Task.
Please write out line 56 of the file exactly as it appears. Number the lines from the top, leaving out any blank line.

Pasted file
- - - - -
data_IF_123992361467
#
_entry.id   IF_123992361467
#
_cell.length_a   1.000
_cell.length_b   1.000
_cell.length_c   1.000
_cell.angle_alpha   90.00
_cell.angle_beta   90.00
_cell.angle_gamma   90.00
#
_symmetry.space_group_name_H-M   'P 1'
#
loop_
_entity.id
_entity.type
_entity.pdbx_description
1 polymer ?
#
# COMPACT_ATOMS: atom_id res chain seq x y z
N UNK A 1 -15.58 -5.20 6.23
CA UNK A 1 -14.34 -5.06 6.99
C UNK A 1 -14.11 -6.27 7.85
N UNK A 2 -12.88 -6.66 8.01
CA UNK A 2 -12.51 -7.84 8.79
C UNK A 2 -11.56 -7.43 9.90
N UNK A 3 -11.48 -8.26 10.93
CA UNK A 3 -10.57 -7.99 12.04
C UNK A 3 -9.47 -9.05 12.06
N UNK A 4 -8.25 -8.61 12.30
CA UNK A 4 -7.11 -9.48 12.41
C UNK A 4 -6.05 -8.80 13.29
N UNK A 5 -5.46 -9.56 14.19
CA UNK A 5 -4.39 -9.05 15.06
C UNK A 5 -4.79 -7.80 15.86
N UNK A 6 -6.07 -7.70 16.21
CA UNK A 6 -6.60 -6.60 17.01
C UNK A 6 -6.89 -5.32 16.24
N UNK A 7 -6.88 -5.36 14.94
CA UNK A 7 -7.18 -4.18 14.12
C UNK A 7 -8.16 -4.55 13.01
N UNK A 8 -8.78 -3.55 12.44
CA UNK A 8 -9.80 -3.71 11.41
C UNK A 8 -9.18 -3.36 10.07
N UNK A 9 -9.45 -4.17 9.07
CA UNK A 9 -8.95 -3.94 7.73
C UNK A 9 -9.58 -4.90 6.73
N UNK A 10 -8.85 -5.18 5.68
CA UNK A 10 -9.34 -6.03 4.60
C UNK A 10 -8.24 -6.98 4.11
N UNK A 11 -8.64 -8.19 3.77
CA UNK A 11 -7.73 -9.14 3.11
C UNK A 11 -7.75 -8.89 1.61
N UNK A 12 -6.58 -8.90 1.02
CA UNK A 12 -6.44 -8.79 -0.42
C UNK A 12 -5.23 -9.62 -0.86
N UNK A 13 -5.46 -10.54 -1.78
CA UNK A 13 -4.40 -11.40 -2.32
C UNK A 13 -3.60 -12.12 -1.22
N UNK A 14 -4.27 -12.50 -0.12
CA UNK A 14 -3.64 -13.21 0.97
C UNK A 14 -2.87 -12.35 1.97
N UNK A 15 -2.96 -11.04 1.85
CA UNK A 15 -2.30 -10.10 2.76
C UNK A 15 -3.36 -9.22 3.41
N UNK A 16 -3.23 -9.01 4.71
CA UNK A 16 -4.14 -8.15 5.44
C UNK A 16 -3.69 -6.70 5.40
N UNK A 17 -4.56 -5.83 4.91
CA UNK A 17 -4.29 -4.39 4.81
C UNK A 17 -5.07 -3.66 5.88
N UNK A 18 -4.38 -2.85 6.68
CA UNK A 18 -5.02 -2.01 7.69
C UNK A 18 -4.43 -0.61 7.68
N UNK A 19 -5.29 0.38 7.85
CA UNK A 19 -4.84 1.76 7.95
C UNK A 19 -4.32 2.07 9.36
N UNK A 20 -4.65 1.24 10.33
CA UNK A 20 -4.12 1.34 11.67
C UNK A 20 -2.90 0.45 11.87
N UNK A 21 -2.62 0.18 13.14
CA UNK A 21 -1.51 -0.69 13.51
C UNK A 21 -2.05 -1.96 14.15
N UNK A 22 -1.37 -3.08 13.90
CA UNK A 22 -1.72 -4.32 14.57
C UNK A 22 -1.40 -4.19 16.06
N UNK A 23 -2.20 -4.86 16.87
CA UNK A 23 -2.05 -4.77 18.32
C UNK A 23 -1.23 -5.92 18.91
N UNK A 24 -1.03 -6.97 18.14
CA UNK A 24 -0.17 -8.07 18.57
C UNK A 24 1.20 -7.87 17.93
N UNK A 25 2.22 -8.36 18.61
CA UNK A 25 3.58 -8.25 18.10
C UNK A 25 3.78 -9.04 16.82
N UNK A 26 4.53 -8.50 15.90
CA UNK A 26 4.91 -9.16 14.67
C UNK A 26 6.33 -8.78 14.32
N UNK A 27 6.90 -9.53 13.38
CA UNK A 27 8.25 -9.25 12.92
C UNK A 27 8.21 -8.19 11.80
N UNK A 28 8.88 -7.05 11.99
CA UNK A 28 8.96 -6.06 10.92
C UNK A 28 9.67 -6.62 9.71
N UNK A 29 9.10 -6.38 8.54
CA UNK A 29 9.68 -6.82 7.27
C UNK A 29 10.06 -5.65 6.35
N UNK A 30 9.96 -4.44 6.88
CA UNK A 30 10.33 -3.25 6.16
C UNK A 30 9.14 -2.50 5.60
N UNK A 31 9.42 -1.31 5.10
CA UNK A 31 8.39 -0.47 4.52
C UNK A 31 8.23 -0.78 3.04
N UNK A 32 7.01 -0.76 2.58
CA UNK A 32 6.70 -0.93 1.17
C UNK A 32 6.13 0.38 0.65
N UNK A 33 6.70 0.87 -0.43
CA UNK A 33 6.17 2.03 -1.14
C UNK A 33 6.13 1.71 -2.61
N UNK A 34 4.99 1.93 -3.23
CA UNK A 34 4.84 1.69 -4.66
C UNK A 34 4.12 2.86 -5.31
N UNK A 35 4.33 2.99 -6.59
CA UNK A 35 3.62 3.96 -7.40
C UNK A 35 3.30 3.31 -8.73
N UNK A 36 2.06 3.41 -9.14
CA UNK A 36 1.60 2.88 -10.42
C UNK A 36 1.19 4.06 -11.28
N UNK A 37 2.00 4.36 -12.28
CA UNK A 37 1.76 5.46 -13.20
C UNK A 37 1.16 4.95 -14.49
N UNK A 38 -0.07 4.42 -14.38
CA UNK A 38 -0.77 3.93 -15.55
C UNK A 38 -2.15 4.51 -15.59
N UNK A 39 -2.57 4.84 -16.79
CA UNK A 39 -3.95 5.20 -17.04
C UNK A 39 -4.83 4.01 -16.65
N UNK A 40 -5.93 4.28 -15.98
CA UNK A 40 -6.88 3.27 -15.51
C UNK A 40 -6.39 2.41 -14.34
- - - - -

C UNK A 12 -5.23 -9.62 -0.86